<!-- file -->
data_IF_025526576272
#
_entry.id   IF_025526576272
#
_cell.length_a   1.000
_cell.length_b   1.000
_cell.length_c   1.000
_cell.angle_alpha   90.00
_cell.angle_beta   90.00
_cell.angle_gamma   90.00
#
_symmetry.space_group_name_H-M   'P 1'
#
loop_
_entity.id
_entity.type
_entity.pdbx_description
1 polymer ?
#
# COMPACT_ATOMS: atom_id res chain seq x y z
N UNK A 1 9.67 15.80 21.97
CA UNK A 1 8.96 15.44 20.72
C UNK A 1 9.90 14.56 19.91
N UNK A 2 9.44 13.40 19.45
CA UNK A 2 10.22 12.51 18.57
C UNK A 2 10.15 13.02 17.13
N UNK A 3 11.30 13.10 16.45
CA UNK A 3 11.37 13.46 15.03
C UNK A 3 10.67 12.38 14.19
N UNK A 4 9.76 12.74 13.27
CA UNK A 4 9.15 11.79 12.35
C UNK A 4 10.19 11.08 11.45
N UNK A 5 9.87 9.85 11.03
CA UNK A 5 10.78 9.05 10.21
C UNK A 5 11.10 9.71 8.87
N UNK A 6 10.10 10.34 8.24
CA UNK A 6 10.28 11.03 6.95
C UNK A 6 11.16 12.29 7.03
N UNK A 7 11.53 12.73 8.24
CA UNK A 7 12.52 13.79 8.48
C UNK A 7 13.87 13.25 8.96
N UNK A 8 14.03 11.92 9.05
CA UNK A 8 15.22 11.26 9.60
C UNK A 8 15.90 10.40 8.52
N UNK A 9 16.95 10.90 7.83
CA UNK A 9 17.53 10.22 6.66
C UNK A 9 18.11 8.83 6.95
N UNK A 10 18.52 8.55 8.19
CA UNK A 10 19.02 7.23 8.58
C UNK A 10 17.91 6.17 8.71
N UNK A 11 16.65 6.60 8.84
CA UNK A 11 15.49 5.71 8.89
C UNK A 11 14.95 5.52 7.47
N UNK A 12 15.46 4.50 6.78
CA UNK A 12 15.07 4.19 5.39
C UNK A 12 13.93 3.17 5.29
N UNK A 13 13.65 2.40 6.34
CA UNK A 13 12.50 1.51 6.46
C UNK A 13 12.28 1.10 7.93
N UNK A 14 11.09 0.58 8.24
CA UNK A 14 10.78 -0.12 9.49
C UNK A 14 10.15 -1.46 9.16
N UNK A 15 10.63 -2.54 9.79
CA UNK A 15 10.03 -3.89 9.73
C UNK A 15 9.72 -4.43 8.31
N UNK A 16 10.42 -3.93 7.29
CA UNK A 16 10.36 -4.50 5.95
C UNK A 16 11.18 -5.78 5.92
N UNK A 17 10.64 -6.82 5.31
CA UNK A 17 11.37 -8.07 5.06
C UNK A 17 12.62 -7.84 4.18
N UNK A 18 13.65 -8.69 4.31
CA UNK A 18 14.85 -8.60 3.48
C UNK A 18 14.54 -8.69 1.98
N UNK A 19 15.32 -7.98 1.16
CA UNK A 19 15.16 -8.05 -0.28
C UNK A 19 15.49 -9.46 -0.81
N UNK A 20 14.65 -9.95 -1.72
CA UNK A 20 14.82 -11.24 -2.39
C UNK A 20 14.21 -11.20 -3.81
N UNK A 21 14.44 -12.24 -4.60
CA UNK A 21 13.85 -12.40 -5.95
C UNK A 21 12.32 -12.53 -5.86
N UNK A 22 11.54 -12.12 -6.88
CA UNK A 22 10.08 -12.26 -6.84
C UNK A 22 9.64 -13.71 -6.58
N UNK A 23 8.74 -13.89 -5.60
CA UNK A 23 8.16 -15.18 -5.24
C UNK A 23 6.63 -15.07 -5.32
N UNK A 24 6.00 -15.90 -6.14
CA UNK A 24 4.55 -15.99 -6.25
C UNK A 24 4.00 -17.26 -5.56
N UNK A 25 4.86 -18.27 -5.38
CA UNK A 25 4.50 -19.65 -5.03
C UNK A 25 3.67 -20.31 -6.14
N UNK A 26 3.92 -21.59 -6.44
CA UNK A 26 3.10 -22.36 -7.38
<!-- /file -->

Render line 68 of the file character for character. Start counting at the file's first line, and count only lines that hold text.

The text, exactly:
C UNK A 16 11.18 -5.78 5.92